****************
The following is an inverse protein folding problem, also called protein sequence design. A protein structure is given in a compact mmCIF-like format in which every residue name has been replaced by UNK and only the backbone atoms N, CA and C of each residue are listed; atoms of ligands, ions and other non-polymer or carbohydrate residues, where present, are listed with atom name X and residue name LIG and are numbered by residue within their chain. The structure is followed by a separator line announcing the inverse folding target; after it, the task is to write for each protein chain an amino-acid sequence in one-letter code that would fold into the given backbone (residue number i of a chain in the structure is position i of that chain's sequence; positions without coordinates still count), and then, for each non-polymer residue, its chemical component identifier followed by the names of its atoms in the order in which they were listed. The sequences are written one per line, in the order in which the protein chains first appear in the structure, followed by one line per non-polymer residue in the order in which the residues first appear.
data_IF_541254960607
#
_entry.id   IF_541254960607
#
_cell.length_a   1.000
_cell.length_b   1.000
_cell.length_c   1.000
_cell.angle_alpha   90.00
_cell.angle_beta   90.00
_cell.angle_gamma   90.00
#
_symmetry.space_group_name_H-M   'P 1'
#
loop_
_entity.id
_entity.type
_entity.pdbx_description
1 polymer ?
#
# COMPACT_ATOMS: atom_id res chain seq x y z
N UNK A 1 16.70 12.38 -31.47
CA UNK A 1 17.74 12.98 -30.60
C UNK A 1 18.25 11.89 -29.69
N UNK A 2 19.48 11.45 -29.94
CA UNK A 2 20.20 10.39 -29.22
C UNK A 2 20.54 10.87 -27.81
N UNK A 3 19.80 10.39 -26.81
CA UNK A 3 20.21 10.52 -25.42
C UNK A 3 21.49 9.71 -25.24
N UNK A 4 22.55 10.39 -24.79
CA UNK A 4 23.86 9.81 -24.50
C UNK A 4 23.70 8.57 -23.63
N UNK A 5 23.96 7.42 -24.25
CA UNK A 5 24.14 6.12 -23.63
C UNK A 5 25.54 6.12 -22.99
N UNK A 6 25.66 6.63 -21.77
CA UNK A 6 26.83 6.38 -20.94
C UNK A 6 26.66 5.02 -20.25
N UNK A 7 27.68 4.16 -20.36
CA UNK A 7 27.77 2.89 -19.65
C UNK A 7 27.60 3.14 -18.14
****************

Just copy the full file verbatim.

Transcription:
The following is an inverse protein folding problem, also called protein sequence design. A protein structure is given in a compact mmCIF-like format in which every residue name has been replaced by UNK and only the backbone atoms N, CA and C of each residue are listed; atoms of ligands, ions and other non-polymer or carbohydrate residues, where present, are listed with atom name X and residue name LIG and are numbered by residue within their chain. The structure is followed by a separator line announcing the inverse folding target; after it, the task is to write for each protein chain an amino-acid sequence in one-letter code that would fold into the given backbone (residue number i of a chain in the structure is position i of that chain's sequence; positions without coordinates still count), and then, for each non-polymer residue, its chemical component identifier followed by the names of its atoms in the order in which they were listed. The sequences are written one per line, in the order in which the protein chains first appear in the structure, followed by one line per non-polymer residue in the order in which the residues first appear.
data_IF_541254960607
#
_entry.id   IF_541254960607
#
_cell.length_a   1.000
_cell.length_b   1.000
_cell.length_c   1.000
_cell.angle_alpha   90.00
_cell.angle_beta   90.00
_cell.angle_gamma   90.00
#
_symmetry.space_group_name_H-M   'P 1'
#
loop_
_entity.id
_entity.type
_entity.pdbx_description
1 polymer ?
#
# COMPACT_ATOMS: atom_id res chain seq x y z
N UNK A 1 16.70 12.38 -31.47
CA UNK A 1 17.74 12.98 -30.60
C UNK A 1 18.25 11.89 -29.69
N UNK A 2 19.48 11.45 -29.94
CA UNK A 2 20.20 10.39 -29.22
C UNK A 2 20.54 10.87 -27.81
N UNK A 3 19.80 10.39 -26.81
CA UNK A 3 20.21 10.52 -25.42
C UNK A 3 21.49 9.71 -25.24
N UNK A 4 22.55 10.39 -24.79
CA UNK A 4 23.86 9.81 -24.50
C UNK A 4 23.70 8.57 -23.63
N UNK A 5 23.96 7.42 -24.25
CA UNK A 5 24.14 6.12 -23.63
C UNK A 5 25.54 6.12 -22.99
N UNK A 6 25.66 6.63 -21.77
CA UNK A 6 26.83 6.38 -20.94
C UNK A 6 26.66 5.02 -20.25
N UNK A 7 27.68 4.16 -20.36
CA UNK A 7 27.77 2.89 -19.65
C UNK A 7 27.60 3.14 -18.14